Forces during belaying

A fallen climber generates a certain force on the rope with his/her fall. At the same time, however, the belayer from below who caught the rope in the belay device is acting on the rope. As a result the rope tightens; significant impact force is exerted upon it. This is transferred to the intermediate protection through which the rope passes. It is, however, good to realise once again a relatively important thing – that two forces are acting on the intermediate protection. One is transferred along the rope leading from the fallen climber, the second from the belayer! And the intermediate protection is strained by the vector sum of these two forces. Of course, the matter is somewhat complicated by the fact that friction of the rope against the carabiner (or carabiners) of the intermediate protection also enters into play. The rope, since it is flexible, is stretched as a result of loading, understandably always in the direction of the fallen climber, as his free fall is the event which adds the energy. The tension of the rope to the belayer is only a reaction. The friction of the rope against the carabiner therefore actually helps to brake the fall of the fallen climber. And the force in the strand of rope leading to the belayer is reduced by this very braking force.

Distribution of forces.

Distribution of forces.

Another element which has an influence on the overall loading of the intermediate protection is the angle formed by both strands of rope (to the belayer, and to the fallen climber). Here a dependency is created – the sharper the angle between the strands of rope, the greater the total force acting on the intermediate protection, but at the same time the friction of the rope in the loop on the carabiner is also greater, therefore the force acting in the strand of rope leading to the belayer is less. And on the other hand – the more obtuse the angle between the strands of rope, the less the total force acting on the intermediate protection, but also the force of friction on the rope in the loop on the carabiner also decreases, so the force acting on the strand of rope leading to the belayer is greater. Here are three model situations approximately expressing this dependency:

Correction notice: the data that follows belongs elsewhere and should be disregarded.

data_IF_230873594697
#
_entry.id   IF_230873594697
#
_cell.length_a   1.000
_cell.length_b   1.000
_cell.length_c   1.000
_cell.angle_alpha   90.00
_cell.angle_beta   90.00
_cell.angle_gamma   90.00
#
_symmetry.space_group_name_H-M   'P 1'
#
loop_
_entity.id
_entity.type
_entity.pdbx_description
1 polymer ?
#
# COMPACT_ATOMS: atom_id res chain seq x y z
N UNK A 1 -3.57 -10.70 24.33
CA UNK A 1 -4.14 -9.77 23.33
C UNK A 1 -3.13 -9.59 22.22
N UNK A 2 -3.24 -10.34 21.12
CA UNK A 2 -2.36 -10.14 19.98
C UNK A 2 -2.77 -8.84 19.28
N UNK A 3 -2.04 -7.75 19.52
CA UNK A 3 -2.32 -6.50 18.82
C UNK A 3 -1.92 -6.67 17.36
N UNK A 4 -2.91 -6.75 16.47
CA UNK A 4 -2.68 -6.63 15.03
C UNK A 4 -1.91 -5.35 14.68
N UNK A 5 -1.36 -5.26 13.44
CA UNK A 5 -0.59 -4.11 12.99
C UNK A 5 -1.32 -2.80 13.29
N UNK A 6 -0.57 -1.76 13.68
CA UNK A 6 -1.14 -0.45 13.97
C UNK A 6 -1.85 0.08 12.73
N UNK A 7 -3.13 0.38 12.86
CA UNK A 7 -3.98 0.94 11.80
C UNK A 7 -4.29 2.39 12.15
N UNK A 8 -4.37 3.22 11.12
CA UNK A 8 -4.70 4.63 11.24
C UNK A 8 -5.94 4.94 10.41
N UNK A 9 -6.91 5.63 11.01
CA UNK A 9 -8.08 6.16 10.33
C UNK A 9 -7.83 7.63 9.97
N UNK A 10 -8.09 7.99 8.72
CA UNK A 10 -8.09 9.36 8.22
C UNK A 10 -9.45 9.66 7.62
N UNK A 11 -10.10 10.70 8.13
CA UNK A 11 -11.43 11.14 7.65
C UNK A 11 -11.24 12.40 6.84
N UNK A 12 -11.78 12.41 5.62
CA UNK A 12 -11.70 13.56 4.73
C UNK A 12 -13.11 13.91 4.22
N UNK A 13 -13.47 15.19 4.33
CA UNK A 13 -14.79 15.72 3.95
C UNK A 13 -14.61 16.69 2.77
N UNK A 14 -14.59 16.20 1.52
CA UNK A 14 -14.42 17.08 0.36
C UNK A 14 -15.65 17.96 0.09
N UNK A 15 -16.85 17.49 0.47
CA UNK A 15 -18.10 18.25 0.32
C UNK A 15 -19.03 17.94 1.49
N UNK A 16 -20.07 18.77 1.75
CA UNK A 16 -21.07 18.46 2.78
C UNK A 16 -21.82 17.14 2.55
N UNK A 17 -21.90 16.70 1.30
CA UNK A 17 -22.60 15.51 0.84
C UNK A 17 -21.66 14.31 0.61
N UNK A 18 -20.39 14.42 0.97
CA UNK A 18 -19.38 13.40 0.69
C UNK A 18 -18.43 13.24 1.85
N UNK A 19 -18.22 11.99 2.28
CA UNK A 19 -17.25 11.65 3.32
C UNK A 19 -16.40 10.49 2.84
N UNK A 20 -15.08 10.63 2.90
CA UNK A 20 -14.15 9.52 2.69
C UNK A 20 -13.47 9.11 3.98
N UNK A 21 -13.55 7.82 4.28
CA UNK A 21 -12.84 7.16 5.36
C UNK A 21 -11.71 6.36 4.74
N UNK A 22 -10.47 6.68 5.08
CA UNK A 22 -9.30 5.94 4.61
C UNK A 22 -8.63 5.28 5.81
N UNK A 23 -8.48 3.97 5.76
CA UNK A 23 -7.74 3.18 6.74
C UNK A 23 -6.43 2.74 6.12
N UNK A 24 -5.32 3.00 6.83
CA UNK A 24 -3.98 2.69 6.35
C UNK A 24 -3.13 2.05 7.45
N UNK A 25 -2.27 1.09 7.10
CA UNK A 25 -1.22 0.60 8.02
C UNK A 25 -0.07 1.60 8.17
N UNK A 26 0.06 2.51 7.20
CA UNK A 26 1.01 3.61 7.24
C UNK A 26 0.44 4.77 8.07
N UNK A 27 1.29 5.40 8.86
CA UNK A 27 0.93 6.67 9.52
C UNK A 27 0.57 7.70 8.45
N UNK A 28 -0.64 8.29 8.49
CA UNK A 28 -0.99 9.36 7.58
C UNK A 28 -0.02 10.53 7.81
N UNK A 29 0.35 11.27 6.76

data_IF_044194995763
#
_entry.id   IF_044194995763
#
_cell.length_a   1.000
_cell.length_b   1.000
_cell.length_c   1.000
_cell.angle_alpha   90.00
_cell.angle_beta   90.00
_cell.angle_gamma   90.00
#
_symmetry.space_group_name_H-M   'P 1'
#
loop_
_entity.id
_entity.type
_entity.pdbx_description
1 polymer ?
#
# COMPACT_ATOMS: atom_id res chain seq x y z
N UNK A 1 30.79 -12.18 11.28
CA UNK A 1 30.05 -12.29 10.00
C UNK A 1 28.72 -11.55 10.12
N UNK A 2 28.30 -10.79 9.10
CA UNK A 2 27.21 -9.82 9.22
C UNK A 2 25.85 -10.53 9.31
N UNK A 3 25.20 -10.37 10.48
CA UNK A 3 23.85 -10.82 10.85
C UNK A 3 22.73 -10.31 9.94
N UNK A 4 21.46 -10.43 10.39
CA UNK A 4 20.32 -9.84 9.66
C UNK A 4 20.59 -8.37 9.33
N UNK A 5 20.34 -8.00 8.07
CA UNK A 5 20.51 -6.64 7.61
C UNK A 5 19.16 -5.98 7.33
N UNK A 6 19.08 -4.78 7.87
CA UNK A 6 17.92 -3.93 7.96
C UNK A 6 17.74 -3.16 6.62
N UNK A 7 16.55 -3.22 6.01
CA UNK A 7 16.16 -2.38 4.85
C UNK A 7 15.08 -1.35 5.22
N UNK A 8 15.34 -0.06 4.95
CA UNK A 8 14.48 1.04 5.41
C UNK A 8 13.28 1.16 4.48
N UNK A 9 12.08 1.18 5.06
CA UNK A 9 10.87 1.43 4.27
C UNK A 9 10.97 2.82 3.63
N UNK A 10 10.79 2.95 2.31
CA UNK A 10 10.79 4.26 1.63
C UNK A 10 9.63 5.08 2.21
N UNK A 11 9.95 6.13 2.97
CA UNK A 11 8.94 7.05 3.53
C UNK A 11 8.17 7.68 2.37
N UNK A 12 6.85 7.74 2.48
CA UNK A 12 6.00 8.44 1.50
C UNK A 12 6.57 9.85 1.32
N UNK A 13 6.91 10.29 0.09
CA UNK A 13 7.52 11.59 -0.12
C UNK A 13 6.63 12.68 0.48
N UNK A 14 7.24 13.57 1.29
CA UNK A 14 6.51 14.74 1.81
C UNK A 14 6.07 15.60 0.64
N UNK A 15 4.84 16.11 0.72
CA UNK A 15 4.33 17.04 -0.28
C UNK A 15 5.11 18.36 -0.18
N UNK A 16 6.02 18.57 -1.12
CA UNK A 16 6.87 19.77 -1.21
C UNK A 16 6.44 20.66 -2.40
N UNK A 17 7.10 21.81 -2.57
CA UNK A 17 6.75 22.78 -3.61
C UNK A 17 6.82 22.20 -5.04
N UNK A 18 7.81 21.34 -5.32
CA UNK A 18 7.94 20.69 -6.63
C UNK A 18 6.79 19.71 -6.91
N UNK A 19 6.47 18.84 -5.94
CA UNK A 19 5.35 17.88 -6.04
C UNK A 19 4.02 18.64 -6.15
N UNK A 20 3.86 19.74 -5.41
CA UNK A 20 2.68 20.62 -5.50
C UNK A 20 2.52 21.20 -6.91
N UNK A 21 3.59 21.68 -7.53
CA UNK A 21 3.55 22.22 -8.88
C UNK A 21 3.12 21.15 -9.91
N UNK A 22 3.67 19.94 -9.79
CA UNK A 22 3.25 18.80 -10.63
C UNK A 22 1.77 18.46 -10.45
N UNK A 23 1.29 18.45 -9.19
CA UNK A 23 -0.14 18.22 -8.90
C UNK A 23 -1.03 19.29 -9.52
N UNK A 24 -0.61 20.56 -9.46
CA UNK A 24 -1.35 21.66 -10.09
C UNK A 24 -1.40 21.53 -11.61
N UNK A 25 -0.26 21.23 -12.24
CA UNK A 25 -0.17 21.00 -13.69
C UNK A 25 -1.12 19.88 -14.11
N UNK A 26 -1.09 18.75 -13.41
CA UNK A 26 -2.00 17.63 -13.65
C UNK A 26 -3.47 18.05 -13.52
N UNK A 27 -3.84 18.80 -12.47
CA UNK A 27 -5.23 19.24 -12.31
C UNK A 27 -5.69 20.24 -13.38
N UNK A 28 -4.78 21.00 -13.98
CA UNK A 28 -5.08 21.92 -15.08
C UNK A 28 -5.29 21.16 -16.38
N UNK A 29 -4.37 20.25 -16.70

• both strands of rope lead in the line of fall
  • the strand of rope leading to the belayer is led slightly from the side
  • strands of rope forming a 90° angle
The influence of the angle of the strand of the rope entering and emerging from the point of intermediate protection on overall loading

The influence of the angle of the strand of the rope entering and emerging from the point of intermediate protection on overall loading

At the moment of catching a fall the highest point of intermediate protection reached is the most heavily strained, where when catching the fall the rope is reversed (this point of intermediate protection actually becomes the point of reversal). Of course, even so the other points of intermediate protection are partially loaded as well and thereby contribute with their friction to absorbing the energy of the fall.

More in e-book.

Title Part 3Mountaineering Methodology – Part 3 – Belaying and Rappelling

ISBN 978-80-87715-09-3

MMPublishing, 2013

Available for download from Apple iTunes (in the Books section).

For example U.S. store – link

Another countries – look on the page Download

See layout.

Another possibility is Google Play. This version is a simplified (as PDF).

Title Part 3 GPMountaineering Methodology – Part 3 – Belaying and Rappelling

ISBN 978-80-87715-14-7

MMPublishing, 2014

Available for download from Google Play.